Perhaps another question would be whether the underlying reason why soy infant formula was used in the first place might also have played some role in the results. The authors do approach this topic as per the sentences: "A possible criticism is that subjects, who were fed soy-based infant formula because they were allergic to cow's milk, had allergies that made them vulnerable to illnesses associated with fever-induced convulsions. Though the retrospective nature of the data does not allow us to make definitive conclusions regarding this point, we found that 2.7% of females and 1.7% of males in the study population reported allergies, but no subjects reported both allergies and febrile seizures suggesting that this criticism may not be valid". I'd perhaps chime in here and suggest that 'allergy' might be a bit of a red herring here as per the research looking at something like lactose intolerance in relation to autism (see here) and the still quite speculative role of milk peptides (see here). There is also the potential issue of something like those folate receptor autoantibodies to consider (see here) which also seem to be affected by old fashioned milk although I am speculating here. There is the odd study (case report) talking about something like lactose intolerance and epilepsy for example  but still a lot more scope for further investigation in this area.
As per my introduction to this post on the role of 'association' when it comes to autism research, one always needs to be a little careful when interpreting such data and drawing too many conclusions. I'm not saying that seizures or epilepsy in autism may not be linked to something like early infant feeding choice, but with the same logic, I'd be hard pressed to say there is conclusive evidence of any association yet. And remember, the plural condition of autisms are a very complicated set of conditions indeed.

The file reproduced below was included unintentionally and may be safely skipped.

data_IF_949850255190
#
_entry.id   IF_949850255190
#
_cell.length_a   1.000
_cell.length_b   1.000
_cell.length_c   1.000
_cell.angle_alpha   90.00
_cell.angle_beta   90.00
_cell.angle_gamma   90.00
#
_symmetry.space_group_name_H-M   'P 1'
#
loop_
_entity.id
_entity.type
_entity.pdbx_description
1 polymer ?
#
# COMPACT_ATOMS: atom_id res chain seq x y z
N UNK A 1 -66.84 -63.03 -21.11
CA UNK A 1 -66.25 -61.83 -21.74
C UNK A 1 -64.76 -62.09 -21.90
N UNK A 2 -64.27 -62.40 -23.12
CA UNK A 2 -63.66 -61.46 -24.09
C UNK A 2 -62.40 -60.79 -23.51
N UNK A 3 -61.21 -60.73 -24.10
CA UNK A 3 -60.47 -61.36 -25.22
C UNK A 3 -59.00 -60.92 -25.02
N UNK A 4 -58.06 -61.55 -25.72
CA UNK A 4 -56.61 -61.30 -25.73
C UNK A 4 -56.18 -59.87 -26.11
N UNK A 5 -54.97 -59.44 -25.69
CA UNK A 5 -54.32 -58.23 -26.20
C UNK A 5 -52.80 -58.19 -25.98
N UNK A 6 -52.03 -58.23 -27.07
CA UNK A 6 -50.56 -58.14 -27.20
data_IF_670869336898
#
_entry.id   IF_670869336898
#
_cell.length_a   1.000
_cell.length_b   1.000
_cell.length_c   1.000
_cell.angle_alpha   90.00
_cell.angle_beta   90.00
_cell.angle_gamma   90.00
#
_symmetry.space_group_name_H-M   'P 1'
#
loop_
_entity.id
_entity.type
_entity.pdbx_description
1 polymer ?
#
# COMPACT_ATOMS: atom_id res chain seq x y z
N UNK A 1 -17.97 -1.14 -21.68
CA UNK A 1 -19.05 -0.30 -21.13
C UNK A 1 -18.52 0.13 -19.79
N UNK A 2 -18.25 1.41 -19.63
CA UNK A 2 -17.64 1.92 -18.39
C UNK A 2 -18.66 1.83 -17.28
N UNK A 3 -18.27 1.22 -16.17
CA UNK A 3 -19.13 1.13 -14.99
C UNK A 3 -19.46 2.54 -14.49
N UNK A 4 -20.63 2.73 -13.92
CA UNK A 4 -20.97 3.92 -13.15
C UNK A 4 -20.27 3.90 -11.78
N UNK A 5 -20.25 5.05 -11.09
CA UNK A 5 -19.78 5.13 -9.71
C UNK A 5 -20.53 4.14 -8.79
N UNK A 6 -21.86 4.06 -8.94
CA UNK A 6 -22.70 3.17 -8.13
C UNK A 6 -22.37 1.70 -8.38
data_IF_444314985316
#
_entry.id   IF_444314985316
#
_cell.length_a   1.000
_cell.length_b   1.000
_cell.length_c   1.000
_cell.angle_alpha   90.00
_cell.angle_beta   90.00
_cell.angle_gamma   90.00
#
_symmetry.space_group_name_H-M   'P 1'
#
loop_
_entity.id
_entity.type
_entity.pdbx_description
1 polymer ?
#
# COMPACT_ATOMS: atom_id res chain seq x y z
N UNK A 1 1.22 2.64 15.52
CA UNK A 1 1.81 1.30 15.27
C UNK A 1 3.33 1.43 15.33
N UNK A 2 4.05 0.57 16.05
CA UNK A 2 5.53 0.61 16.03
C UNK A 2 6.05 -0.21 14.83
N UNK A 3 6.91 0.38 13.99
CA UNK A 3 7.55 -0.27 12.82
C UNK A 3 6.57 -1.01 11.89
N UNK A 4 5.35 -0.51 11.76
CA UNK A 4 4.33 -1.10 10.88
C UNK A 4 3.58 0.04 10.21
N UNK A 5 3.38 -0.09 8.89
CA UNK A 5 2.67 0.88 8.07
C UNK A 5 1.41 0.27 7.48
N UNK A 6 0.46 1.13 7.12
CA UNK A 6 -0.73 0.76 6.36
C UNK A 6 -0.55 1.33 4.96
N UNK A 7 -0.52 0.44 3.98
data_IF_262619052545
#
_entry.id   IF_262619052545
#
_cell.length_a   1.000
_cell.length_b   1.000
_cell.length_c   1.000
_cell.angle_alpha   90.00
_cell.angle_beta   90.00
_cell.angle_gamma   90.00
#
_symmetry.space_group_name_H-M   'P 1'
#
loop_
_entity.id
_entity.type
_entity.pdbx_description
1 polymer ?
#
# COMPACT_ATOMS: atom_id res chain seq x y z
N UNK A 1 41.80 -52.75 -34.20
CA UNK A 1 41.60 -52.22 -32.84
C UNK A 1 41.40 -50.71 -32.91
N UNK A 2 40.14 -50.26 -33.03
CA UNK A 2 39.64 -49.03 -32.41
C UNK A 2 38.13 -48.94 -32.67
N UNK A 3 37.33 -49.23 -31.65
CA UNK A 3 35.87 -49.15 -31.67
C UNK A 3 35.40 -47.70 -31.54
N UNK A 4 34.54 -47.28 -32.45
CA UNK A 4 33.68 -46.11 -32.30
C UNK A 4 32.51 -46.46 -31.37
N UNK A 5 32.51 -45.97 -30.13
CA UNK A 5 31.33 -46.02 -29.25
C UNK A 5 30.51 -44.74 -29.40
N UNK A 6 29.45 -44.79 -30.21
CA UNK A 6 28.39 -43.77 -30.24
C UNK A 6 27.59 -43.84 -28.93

Finally, quite by coincidence, just yesterday I received an email invite to submit to a Frontiers journal topic headed by Dr Westmark on a favourite topic of mine (diet and the brain) which reminded me of an equally interesting research area on the use of ketogenic diets with autism and epilepsy in mind... more food for thought? (without any medical or clinical advice given or intended)
Music to close. Bowie and Jagger and a great video with some contrasting dancing styles. Condolences also to Sir Mick and the family of L'Wren Scott.
 Westmark CJ. Soy infant formula and seizures in children with autism: a retrospective study. PLoS One. 2014 Mar 12;9(3):e80488.
 Westmark CJ. et al. Soy-based diet exacerbates seizures in mouse models of neurological disease. J Alzheimers Dis. 2013;33(3):797-805.
 Atkinson C. et al. Gut bacterial metabolism of the soy isoflavone daidzein: exploring the relevance to human health. Exp Biol Med (Maywood). 2005 Mar;230(3):155-70.
 Yaman H. et al. Epileptic seizures associated with lactose intolerance in a child: A causal relationship? J Pediatr Neurology. 2012; 10: 151-154.
Westmark CJ (2014). Soy infant formula and seizures in children with autism: a retrospective study. PloS one, 9 (3) PMID: 24622158